- USB VNAs are significantly smaller than traditional instruments since measurement module is separate from computing module and can even be incorporated as a built-in module into larger systems.
- Speed: Since test automation scripts run on the PC, not on the VNA, there’s no latency in data transfer of test results between various software applications, making it is easier to integrate a USB VNA into a test system.
RN: I believe Copper Mountain was the first company to market a USB VNA, is that correct?
AG: Copper Mountain Technologies was the first company to offer a metrology-grade USB VNA that delivered accurate performance in USB form factor, for which it was awarded Frost & Sullivan Global Leadership in Innovation Award in 2015. It was also the first company to offer a 1-port VNA (aka cable and antenna analyzer) that can connect directly to DUT, without a requirement for test cable, thus reducing uncertainties associated with the use of a test cable (U.S. Patent 9,291,657).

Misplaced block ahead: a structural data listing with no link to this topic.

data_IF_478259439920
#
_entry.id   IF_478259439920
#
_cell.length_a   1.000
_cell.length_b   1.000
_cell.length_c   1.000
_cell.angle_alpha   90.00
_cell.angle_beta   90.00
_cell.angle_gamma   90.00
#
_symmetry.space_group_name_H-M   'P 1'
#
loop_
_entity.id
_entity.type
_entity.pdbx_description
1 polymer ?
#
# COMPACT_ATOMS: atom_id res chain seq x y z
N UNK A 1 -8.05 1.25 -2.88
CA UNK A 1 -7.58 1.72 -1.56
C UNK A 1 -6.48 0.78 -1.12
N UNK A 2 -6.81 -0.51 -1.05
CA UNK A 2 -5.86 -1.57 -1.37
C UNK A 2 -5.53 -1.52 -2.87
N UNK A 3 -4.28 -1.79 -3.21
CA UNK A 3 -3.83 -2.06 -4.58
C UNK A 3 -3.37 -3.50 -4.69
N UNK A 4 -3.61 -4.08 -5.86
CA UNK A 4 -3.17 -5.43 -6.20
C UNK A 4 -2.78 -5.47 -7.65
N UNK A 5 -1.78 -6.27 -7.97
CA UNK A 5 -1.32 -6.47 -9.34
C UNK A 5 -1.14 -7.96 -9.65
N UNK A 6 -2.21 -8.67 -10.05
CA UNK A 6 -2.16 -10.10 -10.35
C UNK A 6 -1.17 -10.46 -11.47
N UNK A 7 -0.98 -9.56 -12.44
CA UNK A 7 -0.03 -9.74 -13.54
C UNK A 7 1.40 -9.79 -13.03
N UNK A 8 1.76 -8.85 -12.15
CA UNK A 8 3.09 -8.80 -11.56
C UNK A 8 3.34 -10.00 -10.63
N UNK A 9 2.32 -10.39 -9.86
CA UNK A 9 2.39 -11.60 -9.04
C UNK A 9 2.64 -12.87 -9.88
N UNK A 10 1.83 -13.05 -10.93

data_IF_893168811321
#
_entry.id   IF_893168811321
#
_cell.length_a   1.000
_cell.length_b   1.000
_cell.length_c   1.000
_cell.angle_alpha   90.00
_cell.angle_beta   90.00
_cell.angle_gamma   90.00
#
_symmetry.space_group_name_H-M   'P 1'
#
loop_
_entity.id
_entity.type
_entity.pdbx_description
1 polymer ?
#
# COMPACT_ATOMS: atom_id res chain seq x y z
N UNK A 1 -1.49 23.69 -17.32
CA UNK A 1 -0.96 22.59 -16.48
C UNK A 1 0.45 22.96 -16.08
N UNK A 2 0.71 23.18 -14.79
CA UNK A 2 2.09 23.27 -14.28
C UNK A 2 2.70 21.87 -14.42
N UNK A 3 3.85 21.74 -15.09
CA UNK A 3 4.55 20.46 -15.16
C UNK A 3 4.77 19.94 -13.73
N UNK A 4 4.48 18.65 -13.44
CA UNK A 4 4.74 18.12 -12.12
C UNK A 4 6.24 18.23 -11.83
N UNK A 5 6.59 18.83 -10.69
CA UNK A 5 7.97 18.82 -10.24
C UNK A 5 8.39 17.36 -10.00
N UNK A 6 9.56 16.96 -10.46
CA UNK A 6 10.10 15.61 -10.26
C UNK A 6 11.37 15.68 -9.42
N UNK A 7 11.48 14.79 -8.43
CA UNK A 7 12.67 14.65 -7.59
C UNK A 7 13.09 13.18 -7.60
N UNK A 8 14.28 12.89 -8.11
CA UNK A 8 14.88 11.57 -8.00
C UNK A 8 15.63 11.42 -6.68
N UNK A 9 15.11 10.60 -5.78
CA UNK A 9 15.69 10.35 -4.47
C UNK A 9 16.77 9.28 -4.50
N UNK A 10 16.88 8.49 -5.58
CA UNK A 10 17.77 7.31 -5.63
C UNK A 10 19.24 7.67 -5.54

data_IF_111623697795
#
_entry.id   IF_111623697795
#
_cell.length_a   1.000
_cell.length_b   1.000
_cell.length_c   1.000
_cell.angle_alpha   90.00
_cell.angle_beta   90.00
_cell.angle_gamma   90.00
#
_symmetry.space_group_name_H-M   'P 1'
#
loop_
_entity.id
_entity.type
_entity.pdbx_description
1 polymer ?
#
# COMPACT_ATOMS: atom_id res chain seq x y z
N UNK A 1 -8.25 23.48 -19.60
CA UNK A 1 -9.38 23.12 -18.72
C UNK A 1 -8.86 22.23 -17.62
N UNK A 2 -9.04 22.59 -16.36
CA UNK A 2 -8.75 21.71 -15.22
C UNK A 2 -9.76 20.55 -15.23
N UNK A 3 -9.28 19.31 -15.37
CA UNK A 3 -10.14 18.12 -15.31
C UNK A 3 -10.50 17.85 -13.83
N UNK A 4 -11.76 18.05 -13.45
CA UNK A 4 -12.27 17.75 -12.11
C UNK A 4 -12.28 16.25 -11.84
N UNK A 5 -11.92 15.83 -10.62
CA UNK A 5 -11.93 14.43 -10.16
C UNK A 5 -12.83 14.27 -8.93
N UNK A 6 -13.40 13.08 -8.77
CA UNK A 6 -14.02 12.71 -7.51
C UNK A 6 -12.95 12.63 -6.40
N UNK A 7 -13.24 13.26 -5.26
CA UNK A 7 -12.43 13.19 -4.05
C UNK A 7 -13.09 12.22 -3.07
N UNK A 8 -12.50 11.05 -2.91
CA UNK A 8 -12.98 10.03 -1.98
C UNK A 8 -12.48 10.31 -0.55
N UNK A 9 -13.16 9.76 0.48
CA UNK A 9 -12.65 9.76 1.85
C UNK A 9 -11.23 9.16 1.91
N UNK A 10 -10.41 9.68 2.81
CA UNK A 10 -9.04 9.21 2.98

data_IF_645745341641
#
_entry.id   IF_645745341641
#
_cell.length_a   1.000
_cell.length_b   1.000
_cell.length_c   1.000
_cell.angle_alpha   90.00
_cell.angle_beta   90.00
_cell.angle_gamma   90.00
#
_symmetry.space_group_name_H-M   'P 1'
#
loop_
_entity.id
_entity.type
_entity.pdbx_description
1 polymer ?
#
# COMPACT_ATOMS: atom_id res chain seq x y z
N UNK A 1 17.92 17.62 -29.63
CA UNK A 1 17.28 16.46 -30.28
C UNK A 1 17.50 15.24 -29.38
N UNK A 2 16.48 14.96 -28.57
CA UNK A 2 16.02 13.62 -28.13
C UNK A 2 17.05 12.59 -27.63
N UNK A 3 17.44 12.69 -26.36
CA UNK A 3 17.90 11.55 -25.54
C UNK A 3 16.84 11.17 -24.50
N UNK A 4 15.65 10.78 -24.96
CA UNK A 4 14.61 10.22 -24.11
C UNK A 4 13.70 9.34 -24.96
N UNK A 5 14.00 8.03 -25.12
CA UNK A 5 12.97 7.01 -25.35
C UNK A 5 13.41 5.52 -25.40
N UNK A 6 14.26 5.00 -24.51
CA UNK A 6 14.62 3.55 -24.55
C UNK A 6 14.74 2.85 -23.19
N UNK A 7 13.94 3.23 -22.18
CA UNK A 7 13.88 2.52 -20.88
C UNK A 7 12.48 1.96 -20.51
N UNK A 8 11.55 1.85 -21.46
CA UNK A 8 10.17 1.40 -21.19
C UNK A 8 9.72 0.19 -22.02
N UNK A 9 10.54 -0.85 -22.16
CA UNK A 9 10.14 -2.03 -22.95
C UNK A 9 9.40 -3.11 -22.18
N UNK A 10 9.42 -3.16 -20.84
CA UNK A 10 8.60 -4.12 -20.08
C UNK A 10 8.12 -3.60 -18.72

RN: Some other companies have recently introduced USB VNAs. What makes your products unique in the competitive field?
AG: CMT has spent over 10 years working on the metrological aspects of its VNA solutions to meet users’ high expectations, keeping instrument performance a priority. The company has a dedicated metrology group that focuses on measurement accuracy and stability during the design phase of the instruments and closely monitors production in order to guarantee that solutions perform within the specified uncertainty limits.
Over the past few years, the company has expanded its product portfolio of USB VNAs to include various models of different performance, size, and price points to accommodate the needs of a variety of customers. Its portfolio of VNAs includes four 1-port VNA models (also known as reflectometers or cable and antenna analyzers) from 1 MHz to 18 GHz. Its Compact product line, which scores high in form factor while still providing sufficient performance for many customers, includes seven models from 9 kHz to 8.5 GHz. Finally, CMT’s flagship Cobalt line includes 12 models ranging in frequency from 100 kHz to 20 GHz. The company also offers the CobaltFx system, which is a high-performance, yet affordable, millimeter-wave solution up to 110 GHz, and is the result of its partnership with Farran Technology.